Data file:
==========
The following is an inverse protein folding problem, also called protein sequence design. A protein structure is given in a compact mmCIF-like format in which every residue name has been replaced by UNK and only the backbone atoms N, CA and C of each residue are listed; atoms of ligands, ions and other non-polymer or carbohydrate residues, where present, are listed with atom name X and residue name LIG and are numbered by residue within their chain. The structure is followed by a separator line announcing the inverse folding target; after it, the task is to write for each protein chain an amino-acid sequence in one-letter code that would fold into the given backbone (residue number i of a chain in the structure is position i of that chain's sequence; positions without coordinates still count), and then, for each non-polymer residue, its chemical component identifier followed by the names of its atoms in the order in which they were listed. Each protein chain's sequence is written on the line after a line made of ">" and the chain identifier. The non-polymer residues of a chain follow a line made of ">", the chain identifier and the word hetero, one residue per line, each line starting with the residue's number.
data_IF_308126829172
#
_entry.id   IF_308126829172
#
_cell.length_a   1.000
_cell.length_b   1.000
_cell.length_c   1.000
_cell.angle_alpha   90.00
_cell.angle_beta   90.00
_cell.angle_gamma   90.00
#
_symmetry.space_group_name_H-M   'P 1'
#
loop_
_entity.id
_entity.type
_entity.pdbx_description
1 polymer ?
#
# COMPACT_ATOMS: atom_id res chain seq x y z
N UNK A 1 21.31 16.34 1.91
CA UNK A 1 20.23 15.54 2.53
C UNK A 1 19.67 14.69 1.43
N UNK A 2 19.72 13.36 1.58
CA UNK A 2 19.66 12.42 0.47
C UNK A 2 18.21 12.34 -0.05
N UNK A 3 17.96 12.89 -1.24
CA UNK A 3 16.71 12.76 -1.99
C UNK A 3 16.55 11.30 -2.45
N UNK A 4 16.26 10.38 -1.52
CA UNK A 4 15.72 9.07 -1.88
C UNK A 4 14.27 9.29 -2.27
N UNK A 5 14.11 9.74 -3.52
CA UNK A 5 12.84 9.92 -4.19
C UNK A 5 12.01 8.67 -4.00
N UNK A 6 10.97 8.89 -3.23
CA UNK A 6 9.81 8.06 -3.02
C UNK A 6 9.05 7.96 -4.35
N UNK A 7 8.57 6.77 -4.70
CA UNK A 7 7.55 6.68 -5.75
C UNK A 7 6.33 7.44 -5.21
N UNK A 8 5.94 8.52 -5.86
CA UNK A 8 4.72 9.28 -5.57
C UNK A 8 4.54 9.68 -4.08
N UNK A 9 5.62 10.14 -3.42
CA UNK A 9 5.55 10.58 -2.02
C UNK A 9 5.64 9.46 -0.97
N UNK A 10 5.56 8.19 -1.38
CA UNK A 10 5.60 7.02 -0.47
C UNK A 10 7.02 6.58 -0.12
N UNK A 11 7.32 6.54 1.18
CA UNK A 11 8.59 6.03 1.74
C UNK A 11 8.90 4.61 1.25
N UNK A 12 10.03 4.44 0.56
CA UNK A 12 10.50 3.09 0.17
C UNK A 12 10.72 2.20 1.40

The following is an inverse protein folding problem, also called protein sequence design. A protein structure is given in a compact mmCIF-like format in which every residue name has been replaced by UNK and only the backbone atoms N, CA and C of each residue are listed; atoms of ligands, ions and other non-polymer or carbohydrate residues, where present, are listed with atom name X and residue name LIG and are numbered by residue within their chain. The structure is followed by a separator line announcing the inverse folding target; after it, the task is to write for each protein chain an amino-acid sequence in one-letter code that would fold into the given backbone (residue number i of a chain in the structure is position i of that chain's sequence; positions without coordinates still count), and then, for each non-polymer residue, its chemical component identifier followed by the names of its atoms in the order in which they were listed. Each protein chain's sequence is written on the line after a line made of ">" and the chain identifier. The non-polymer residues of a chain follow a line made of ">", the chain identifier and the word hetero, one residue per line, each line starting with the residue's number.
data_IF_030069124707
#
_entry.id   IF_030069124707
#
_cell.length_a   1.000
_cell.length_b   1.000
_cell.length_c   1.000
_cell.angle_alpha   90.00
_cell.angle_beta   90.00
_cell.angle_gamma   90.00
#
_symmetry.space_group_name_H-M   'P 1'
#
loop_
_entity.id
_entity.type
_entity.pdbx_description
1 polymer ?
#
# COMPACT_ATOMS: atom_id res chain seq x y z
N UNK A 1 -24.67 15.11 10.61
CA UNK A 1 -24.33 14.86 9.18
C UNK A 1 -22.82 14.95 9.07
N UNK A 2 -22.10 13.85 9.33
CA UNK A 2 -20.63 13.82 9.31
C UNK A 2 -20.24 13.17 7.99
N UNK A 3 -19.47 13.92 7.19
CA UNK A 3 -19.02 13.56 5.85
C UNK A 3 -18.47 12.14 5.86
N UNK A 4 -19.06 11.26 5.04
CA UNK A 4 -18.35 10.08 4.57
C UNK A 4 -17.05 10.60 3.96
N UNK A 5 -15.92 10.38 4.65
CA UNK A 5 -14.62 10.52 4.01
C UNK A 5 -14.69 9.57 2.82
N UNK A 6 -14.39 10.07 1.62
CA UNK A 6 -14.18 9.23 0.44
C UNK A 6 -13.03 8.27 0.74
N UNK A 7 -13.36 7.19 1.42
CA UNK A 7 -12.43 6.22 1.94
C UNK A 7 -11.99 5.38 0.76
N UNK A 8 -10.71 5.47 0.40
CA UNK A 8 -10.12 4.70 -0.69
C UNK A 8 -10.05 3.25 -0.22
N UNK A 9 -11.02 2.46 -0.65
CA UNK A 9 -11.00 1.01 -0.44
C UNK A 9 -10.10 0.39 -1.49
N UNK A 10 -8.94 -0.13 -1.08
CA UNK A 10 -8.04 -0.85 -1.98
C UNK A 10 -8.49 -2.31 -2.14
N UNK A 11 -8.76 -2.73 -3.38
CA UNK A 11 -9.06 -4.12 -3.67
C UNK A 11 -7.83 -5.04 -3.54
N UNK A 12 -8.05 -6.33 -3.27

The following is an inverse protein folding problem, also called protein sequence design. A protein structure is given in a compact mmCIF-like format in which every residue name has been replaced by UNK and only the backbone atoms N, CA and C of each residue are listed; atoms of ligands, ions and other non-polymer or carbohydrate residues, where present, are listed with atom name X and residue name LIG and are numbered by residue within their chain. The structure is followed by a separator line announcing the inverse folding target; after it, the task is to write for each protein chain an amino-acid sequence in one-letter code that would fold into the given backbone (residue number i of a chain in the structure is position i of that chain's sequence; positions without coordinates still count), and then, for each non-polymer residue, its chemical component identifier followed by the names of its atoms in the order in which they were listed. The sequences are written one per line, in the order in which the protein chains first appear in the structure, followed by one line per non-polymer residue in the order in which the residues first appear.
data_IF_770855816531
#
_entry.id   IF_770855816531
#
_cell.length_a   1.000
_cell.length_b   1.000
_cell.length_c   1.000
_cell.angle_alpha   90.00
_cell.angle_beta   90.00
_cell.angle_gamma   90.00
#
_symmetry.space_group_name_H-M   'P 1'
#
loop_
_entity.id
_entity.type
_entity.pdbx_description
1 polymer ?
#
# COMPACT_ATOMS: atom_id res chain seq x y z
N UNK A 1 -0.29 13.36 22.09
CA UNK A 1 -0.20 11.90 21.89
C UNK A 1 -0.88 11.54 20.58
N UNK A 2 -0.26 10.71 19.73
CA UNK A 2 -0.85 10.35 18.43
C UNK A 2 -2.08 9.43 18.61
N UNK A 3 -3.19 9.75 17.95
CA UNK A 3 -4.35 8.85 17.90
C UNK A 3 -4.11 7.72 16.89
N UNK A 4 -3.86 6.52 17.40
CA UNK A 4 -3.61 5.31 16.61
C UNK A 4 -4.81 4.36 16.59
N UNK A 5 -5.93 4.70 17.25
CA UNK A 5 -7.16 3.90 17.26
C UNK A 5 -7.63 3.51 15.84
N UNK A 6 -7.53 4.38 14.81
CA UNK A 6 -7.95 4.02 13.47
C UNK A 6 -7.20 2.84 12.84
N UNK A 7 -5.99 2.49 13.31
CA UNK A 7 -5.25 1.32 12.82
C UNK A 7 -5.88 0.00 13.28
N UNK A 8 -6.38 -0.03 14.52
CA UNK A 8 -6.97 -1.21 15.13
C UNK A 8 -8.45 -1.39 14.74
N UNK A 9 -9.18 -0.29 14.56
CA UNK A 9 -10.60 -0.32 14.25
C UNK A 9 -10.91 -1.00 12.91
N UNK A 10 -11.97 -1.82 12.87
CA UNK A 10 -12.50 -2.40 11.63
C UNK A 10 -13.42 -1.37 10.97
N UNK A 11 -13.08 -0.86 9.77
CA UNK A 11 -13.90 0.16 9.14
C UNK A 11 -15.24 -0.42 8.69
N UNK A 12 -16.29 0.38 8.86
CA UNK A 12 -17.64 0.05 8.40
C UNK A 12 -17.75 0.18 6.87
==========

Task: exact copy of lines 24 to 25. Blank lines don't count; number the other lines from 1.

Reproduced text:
C UNK A 1 19.67 14.69 1.43
N UNK A 2 19.72 13.36 1.58